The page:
As Earth Pages reported in December 2011 a refined method of radiocarbon dating that removes contamination by younger carbon has pushed back the oldest accessible 14C dates. Indeed, materials previously dated using less sophisticated methods are found to be significantly older. This has led archaeologists to rethink several hypotheses , none more so than those concerned with the relationship in Europe between anatomically modern humans (AMH) and Neanderthals, especially the extinction of the latter.

The team of geochronologists at Oxford University who pioneered accelerator mass spectrometry (AMS) of carbon isotopes, together with the many European archaeologists whose research has benefitted from it, have now published results from 40 sites across Europe that have yielded either Neanderthal remains or the tools they are thought to have fashioned (Higham, T. and 47 others. The timing and spatiotemporal patterning of Neanderthal disappearance. Nature, v. 512, p. 306-309) . One such site is Gorham’s Cave in the Rock of Gibraltar where earlier dating suggested that Neanderthals clung on in southern Iberia until about 25 ka. Another hypothesis concerns the so called Châtelperronian tool industry which previous dating at the upper age limit of earlier radiocarbon methodology could not resolve whether or not it preceded AMH colonisation of Europe; i.e. it could either have been a Neanderthal invention or copied from the new entrants. Most important is establishing when AMH first did set foot in previously Neanderthal’s exclusive territory and for how long the two kinds of human cohabited Europe before the elder group met its end.

Deutsch: Rekonstruierter Neandertaler im Neand...
Reconstruction of Neanderthal life from the Neandertahl Museum(credit: Wikipedia)

The new data do not quash the idea of Neanderthals eking out survival almost until the last glacial maximum in the southernmost Iberian Peninsula, since material from Gorham’s Cave could not be dated. However, occupation levels at another site in southern Spain in which Neanderthal fossils occur and that had been dated at 33 ka turned out to be much older (46 ka). So it is now less likely that Neanderthals survived here any longer than they did elsewhere.

Neanderthal remains are generally associated with a tool kit known as the Mousterian that is not as sophisticated as that carried by AMH at the same time. Of the Mousterian sites that yielded AMS ages, the oldest (the Hyaena Cave in Devon, Britain) dates to almost 50 ka. The youngest has a 95% probability of being about 41 ka old. Of course, Neanderthals may have survived until later, but there is no age data to support that conjecture. The earliest known AMH remains in Europe are those associated with the so-called Uluzzian tool industry of the Italian peninsula. In southern Italy Mousterian tools are replaced by Uluzzian between about 44.8 and 44.0 ka, while Mousterian culture was sustained in northern Italy until between 41.7 to 40.5 ka.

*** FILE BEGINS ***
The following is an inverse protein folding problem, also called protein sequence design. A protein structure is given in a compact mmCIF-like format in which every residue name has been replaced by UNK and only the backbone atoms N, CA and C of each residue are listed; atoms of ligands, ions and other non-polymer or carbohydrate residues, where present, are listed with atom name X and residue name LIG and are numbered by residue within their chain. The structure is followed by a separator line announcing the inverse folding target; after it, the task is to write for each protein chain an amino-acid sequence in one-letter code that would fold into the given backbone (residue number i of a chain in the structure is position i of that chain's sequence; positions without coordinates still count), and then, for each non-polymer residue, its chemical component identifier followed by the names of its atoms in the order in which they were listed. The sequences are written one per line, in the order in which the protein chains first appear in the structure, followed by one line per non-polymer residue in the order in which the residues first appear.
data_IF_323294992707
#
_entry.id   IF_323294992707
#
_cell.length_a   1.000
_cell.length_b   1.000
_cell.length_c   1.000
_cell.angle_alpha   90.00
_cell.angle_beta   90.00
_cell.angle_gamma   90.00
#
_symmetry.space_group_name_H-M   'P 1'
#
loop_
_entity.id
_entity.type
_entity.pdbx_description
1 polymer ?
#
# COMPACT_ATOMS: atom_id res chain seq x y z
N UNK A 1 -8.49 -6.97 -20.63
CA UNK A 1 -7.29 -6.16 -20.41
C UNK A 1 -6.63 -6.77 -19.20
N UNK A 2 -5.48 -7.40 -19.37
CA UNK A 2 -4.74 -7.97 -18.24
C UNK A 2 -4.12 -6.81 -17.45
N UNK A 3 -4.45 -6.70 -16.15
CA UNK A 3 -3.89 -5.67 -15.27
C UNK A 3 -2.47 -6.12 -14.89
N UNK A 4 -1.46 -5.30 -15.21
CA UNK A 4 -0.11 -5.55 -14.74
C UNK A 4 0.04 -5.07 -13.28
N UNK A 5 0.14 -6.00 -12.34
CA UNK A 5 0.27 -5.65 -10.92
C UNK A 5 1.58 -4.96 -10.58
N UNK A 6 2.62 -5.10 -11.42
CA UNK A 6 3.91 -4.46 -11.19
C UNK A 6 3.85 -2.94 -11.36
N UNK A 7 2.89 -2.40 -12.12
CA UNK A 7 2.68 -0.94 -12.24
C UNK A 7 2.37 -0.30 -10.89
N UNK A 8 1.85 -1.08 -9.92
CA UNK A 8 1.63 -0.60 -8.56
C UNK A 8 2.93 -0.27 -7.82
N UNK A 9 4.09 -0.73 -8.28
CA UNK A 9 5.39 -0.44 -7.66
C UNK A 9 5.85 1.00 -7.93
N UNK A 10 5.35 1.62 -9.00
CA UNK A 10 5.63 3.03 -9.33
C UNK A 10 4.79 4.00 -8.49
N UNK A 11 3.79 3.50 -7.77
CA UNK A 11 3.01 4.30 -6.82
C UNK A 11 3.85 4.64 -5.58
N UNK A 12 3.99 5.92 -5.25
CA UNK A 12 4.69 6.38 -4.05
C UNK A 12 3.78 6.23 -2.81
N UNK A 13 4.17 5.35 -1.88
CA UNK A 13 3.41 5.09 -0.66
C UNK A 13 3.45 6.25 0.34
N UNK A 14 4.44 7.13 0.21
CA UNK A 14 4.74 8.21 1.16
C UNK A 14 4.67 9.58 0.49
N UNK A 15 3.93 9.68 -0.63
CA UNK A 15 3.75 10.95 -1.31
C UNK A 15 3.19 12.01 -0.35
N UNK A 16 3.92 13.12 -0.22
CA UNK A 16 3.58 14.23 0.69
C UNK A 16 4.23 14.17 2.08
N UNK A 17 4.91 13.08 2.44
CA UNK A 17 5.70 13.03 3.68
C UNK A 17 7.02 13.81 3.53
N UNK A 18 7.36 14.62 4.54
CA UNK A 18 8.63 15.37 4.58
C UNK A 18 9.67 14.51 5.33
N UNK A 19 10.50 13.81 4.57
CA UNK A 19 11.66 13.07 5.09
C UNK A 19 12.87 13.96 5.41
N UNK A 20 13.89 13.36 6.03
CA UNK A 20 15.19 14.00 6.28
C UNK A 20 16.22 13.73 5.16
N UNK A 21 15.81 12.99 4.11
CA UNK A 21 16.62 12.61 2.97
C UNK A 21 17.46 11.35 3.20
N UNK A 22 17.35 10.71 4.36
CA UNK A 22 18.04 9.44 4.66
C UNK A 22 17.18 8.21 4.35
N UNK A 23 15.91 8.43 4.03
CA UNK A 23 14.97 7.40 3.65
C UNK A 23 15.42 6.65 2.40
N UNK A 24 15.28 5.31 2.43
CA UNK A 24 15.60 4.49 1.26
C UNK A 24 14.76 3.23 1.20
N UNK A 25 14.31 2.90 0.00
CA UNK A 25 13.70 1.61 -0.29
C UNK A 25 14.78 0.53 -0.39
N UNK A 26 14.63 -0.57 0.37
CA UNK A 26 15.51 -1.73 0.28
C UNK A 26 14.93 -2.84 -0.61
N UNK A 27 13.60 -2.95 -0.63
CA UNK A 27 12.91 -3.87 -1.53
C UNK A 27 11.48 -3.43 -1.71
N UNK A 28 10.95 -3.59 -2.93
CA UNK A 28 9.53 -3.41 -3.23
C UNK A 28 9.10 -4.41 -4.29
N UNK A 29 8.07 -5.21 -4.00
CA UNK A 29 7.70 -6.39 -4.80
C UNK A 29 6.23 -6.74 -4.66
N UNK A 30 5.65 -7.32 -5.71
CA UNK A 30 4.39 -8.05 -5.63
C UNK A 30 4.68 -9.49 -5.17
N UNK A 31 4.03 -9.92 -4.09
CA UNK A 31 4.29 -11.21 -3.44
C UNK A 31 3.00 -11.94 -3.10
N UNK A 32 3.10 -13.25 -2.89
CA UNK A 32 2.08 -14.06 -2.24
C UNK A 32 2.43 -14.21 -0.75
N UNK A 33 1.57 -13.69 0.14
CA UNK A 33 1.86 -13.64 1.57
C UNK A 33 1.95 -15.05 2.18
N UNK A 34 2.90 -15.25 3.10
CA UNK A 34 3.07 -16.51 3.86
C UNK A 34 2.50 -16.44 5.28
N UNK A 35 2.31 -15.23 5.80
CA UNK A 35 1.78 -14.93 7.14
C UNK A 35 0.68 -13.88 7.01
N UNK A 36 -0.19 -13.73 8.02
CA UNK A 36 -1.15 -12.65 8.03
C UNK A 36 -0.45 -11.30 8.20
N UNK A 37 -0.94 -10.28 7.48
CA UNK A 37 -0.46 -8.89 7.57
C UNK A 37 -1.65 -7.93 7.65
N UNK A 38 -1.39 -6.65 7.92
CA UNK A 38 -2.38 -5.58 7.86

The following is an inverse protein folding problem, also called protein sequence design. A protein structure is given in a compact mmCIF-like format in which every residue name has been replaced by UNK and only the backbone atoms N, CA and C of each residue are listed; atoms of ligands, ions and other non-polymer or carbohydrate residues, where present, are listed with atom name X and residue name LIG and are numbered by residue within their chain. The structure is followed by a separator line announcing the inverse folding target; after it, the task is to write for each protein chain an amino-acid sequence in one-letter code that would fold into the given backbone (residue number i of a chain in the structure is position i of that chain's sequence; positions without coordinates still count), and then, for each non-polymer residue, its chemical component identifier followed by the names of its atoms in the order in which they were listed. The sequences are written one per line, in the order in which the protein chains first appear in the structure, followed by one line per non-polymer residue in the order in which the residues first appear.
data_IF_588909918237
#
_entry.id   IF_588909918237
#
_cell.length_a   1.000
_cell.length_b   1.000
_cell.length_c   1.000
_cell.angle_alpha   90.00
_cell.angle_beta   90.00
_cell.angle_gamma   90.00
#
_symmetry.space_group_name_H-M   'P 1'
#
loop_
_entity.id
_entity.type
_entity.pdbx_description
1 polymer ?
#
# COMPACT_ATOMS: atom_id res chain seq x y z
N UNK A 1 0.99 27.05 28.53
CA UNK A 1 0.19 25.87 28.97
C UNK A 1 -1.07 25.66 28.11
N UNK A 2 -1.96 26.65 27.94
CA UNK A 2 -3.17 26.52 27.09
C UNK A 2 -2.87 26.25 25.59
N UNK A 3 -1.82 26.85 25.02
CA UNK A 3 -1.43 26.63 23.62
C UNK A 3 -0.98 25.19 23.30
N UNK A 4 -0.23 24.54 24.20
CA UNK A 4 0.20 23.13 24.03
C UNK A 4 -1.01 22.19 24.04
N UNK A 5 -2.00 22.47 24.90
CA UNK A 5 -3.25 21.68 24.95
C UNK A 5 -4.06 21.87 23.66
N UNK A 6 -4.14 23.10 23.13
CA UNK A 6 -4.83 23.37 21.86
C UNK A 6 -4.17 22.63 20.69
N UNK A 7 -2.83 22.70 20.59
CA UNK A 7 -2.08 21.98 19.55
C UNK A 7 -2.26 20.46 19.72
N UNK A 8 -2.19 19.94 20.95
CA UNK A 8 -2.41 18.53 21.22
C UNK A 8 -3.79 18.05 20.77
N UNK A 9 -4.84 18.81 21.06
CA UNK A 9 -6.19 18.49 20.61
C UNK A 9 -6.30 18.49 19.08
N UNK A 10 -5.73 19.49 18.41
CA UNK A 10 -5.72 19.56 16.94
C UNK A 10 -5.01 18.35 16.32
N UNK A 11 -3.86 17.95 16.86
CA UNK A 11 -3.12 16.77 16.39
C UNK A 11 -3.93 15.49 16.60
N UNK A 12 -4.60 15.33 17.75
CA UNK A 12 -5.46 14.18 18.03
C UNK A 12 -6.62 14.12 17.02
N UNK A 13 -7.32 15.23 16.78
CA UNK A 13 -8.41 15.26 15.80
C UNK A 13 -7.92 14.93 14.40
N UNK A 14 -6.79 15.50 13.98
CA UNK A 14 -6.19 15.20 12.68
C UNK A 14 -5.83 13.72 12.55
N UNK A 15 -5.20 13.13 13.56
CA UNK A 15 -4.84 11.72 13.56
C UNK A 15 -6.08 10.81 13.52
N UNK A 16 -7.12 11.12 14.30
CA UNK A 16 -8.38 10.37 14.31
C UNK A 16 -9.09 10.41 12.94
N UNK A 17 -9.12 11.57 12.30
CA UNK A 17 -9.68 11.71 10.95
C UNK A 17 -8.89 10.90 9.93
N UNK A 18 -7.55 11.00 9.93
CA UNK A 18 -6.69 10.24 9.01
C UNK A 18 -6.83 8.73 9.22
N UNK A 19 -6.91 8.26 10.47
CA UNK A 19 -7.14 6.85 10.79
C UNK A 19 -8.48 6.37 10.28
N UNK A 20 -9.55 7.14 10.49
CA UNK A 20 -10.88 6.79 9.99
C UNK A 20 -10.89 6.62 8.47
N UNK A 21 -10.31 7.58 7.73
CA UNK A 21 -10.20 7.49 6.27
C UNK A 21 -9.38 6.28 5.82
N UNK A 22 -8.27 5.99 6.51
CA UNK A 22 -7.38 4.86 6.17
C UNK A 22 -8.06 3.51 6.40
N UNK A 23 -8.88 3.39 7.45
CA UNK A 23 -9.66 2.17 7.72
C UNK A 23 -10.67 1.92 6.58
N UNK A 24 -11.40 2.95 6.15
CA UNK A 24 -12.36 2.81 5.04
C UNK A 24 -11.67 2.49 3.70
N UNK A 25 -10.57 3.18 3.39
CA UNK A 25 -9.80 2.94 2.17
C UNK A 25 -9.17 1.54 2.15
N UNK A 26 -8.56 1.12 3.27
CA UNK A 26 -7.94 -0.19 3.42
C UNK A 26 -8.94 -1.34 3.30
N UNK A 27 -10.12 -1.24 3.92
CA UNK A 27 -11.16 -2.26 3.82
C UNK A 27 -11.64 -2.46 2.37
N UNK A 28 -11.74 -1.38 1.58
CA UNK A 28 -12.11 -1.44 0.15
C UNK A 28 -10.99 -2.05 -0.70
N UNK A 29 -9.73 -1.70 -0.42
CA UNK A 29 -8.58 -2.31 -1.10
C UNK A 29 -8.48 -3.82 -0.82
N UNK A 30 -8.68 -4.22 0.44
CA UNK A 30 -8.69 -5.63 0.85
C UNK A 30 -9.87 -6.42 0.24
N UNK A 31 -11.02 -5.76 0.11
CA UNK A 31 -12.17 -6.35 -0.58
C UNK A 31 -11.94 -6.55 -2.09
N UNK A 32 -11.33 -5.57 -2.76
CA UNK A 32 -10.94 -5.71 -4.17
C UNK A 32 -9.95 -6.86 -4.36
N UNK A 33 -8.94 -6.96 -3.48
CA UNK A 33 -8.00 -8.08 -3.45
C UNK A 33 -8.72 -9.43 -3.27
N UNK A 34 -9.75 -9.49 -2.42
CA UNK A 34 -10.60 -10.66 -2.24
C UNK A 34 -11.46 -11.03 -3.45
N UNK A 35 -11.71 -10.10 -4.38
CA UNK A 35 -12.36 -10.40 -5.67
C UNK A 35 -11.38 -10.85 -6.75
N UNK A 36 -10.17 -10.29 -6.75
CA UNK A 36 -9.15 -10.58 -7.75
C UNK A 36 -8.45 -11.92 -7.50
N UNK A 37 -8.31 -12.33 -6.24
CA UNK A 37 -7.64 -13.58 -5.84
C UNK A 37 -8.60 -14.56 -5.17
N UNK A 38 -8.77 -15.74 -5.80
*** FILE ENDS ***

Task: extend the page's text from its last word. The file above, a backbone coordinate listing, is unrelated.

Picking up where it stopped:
Châtelperronian stone tools
Châtelperronian stone tools (credit: Wikipedia)

Mousterian tool from France
Mousterian blade tool from France (credit: Wikipedia)

Châtelperronian tools associated with Neanderthal remains occur in south-western France and the Pyrenees. The new AMS dating shows that the culture arose at about the same time (~45 ka) as the Uluzzian tool industry began in Italy and ended in those areas where it was used at about the same time (~41 ka) as did the more widespread Mousterian culture. So the question of whether Neanderthals copied stone shaping techniques from the earliest Uluzzian-making AMH more than 500 km to the east, or invented the methods themselves remains an open question. But does it matter as regards the cognitive abilities of Neanderthals? Copying methodology is part and parcel of the success and survival of succeeding AMH, but o too is the capacity to invent useful novelties from scratch. So, yes it does matter, for Neanderthals had sustained the Mousterian culture for tens to hundreds of thousand years with little change.

The upshot of these better data on timing is that AMH and Neanderthals co-existed in Europe for between 2.6 to 5.4 ka; as long as the time back from now to the Neolithic and early Bronze Age. Even allowing for low population density to make contacts only occasional, this is surely too long for systematic slaughter of Neanderthals by AMH. Yet it gives plenty of time for two-way transmission of cultural and symbolic activities, and even for genetic exchanges: assimilation as well as out-competition.

Incidentally, Scientific American’s September 2014 issue is partly devoted to broader issues of human evolution (Wong, K. (editor) The Human Saga. Scientific American, v. 311(No 3), p. 20-75) with a focus on new developments. These cover: a revised time line; the emerging complexity of hominin evolution  by veteran palaeoanthropologist Bernard Wood.; the influence of climate change; by Peter de Menocal; cultural evolution in the broad hominin context by Ian Tattersall; a discussion of hominin mating arrangements by Blake Edgar; two contributions on cooperation versus competition among hominins by Frans de Wall and GGry Stix; two articles on recent biological and future cultural  evolution by John Hawks and Sherry Turkle (interview).

Hominin round-up

The skull of Australopithecus africanus so-cal...